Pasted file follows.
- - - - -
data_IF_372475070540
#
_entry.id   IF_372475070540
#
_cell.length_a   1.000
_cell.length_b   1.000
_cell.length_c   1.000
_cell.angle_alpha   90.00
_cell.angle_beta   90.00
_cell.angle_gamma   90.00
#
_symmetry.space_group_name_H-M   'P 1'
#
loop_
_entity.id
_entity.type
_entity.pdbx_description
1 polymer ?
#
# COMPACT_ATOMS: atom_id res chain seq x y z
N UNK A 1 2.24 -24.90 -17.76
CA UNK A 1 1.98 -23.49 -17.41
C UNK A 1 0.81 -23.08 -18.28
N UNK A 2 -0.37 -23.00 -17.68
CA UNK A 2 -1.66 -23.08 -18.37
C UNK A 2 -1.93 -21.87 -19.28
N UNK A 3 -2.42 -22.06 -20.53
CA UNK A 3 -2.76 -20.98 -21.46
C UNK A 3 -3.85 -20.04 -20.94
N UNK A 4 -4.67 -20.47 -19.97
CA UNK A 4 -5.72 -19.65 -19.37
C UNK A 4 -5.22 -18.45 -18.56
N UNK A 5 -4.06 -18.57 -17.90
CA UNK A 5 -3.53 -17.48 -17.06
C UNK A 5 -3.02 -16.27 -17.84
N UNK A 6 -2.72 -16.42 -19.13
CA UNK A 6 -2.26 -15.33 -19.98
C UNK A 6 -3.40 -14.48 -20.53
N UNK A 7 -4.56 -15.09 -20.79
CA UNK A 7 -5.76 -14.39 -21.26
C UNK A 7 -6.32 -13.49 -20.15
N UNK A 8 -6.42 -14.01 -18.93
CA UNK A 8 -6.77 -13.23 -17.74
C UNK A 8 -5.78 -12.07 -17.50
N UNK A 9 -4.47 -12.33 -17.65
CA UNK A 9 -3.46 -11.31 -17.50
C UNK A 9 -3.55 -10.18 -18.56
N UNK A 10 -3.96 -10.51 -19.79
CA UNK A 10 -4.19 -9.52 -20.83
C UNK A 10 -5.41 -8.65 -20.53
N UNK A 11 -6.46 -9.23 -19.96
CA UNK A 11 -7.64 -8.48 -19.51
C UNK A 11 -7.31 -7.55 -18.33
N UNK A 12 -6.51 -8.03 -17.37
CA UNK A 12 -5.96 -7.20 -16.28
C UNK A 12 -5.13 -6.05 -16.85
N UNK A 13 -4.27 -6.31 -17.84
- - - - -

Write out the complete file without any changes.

data_IF_372475070540
#
_entry.id   IF_372475070540
#
_cell.length_a   1.000
_cell.length_b   1.000
_cell.length_c   1.000
_cell.angle_alpha   90.00
_cell.angle_beta   90.00
_cell.angle_gamma   90.00
#
_symmetry.space_group_name_H-M   'P 1'
#
loop_
_entity.id
_entity.type
_entity.pdbx_description
1 polymer ?
#
# COMPACT_ATOMS: atom_id res chain seq x y z
N UNK A 1 2.24 -24.90 -17.76
CA UNK A 1 1.98 -23.49 -17.41
C UNK A 1 0.81 -23.08 -18.28
N UNK A 2 -0.37 -23.00 -17.68
CA UNK A 2 -1.66 -23.08 -18.37
C UNK A 2 -1.93 -21.87 -19.28
N UNK A 3 -2.42 -22.06 -20.53
CA UNK A 3 -2.76 -20.98 -21.46
C UNK A 3 -3.85 -20.04 -20.94
N UNK A 4 -4.67 -20.47 -19.97
CA UNK A 4 -5.72 -19.65 -19.37
C UNK A 4 -5.22 -18.45 -18.56
N UNK A 5 -4.06 -18.57 -17.90
CA UNK A 5 -3.53 -17.48 -17.06
C UNK A 5 -3.02 -16.27 -17.84
N UNK A 6 -2.72 -16.42 -19.13
CA UNK A 6 -2.26 -15.33 -19.98
C UNK A 6 -3.40 -14.48 -20.53
N UNK A 7 -4.56 -15.09 -20.79
CA UNK A 7 -5.76 -14.39 -21.26
C UNK A 7 -6.32 -13.49 -20.15
N UNK A 8 -6.42 -14.01 -18.93
CA UNK A 8 -6.77 -13.23 -17.74
C UNK A 8 -5.78 -12.07 -17.50
N UNK A 9 -4.47 -12.33 -17.65
CA UNK A 9 -3.46 -11.31 -17.50
C UNK A 9 -3.55 -10.18 -18.56
N UNK A 10 -3.96 -10.51 -19.79
CA UNK A 10 -4.19 -9.52 -20.83
C UNK A 10 -5.41 -8.65 -20.53
N UNK A 11 -6.46 -9.23 -19.96
CA UNK A 11 -7.64 -8.48 -19.51
C UNK A 11 -7.31 -7.55 -18.33
N UNK A 12 -6.51 -8.03 -17.37
CA UNK A 12 -5.96 -7.20 -16.28
C UNK A 12 -5.13 -6.05 -16.85
N UNK A 13 -4.27 -6.31 -17.84